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Trust is the foundation of a healthy, secure relationship. But in a marriage, that trust may be broken by the actions of a partner, whether through dishonesty, betrayal, unfaithfulness, negligence, or erratic behavior. Unlike forgiveness, trust is not simply a choice. Trust is a feeling of safety and security in the relationship. It is a belief that the other values the relationship and is committed to making it a priority. Once trust has been damaged, it is not always easily restored. But it is not impossible to restore.

We often confuse what is difficult with what is impossible. With intentional consistency, commitment, and connection, trust can be rebuilt. It will require more than verbal reassurances. It requires bold, consistent changes in behavior. If you have damaged your partner’s trust and you are determined to work toward re-establishing a trusting relationship, the following trust-building activities can get you started.

1. Give a thorough apology.

Your apology should include specifically what you did wrong, how it affected your partner, your remorse, how you will make amends, and a commitment not to repeat the offense. Your apology may need to be restated as the effects of your offense continue to arise.

2. Allow your partner to freely express how he has been hurt by your offense without defense or excuses.

Instead, show empathy and understanding, demonstrating that it is safe to talk to you about his feelings.

3. Ask what specific behavior changes your partner needs from you.

This may include increased accountability throughout the day, limited use of the internet or social media, access to email or texts, cutting off relationships, financial accountability, more date nights or time together, more verbal or physical affection, increased openness about your feelings or desires, professional counseling, etc. It may be helpful for you and your partner to make a list or chart of trust-building behaviors and mark it on a regular basis.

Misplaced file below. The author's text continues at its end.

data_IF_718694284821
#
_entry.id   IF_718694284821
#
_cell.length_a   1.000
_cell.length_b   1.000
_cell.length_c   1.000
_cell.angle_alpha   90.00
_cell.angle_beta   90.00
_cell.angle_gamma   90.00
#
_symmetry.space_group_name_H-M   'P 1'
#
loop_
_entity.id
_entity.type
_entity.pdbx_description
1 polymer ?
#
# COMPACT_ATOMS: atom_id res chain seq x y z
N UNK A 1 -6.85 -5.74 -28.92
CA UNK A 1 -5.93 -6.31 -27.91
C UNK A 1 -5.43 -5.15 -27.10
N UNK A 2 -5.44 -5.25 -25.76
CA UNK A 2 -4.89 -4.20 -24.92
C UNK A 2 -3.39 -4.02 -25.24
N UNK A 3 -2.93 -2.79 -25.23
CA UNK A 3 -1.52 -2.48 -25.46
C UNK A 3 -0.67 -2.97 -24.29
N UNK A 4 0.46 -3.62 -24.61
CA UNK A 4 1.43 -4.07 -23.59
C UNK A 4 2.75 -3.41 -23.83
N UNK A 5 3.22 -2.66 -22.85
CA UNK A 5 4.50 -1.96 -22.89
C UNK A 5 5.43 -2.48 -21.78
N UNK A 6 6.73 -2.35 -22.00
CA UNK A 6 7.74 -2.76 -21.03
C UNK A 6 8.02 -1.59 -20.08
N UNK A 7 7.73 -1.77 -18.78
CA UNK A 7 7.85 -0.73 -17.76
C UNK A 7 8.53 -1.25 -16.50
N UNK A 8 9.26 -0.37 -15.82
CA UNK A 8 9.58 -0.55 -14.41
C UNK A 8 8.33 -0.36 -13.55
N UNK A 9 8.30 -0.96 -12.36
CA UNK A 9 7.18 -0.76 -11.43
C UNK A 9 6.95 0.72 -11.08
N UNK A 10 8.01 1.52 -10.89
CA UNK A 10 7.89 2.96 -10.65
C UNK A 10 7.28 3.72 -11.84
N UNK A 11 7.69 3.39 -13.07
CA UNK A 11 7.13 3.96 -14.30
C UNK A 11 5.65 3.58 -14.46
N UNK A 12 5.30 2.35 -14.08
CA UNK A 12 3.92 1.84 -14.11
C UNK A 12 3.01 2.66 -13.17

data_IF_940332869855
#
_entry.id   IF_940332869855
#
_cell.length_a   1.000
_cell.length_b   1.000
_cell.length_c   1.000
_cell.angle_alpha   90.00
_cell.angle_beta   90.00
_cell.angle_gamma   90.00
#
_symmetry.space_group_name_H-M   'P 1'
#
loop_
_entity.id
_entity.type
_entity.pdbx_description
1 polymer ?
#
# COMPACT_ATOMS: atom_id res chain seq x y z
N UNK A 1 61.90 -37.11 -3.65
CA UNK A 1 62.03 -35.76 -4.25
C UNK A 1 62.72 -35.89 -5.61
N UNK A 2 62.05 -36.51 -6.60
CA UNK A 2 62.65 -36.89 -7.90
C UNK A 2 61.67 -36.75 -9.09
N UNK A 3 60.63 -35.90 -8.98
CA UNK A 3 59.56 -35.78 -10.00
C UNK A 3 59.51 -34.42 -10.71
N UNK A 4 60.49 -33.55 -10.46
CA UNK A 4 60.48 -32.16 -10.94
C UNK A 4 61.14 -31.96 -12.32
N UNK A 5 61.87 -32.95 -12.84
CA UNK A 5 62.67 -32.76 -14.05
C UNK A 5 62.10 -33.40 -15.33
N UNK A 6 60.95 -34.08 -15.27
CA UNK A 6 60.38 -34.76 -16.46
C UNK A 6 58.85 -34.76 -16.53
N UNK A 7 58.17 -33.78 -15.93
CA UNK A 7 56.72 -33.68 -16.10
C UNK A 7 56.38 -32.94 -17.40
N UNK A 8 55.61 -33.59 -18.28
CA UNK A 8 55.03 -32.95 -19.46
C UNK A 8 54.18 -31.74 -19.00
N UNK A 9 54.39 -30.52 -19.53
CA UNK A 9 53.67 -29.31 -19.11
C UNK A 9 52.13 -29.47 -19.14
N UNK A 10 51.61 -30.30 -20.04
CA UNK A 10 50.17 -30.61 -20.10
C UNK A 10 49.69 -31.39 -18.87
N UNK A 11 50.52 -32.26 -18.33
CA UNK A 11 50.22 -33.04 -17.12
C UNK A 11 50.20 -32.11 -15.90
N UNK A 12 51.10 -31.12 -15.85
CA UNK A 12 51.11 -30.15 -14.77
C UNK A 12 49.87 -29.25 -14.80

4. Recognize the importance of honesty.

White lies, partial truths, and lies of omission will cause further damage. Forthrightness (being honest and direct before being asked) is necessary. Be gentle with your honesty, but be completely transparent. The more open you are, the less doubt your partner will have.

5. Be open to answer your partner’s questions.

When you are defensive or holding back, your partner’s insecurities will increase and she may assume guilt. Provide reassurances, alleviate worries, and tell the whole truth.

6. Stop behaviors that break trust.

Do not continue the behaviors that broke trust in the first place, and always be mindful if your actions will build or break down trust. Show your partner that you value her by making intentional decisions with her in mind, big or small.

7. Seek connection. Intimacy and connection are an important part of rebuilding trust.

Look into your partner’s eyes, hold hands, say “I love you.” Ask your partner what makes him feel loved, safe, and cared for, and do those things consistently.

8. Consistently follow through on the details.

If you say you’re going to do something, do it. If you say you’re going to be somewhere, be there. Understand your responsibilities, and do them on time every time.

9. Be trustworthy with others.

Your partner will see if you maintain integrity with others in your life, and will see that as an indicator of whether it is safe for them to trust you.

10. Be patient with your partner’s insecurities.

Recognize that she will likely have her guard up with you for a while as they determine if you are safe enough to open up to. Trust is the foundation of a relationship, and just like a building, if the foundation is destroyed, it has to be rebuilt from the ground up. This takes time.

Restoring trust is not impossible, and incorporating these trust-promoting behaviors in your relationship can make it stronger than ever. When the offended partner is open to the possibility of trusting again and willing to allow his partner to win back his confidence and stop punishing her for the offense; and when the offending partner is willing to do what it takes to earn back trust, then you are on the road to restoring trust and healing your relationship.

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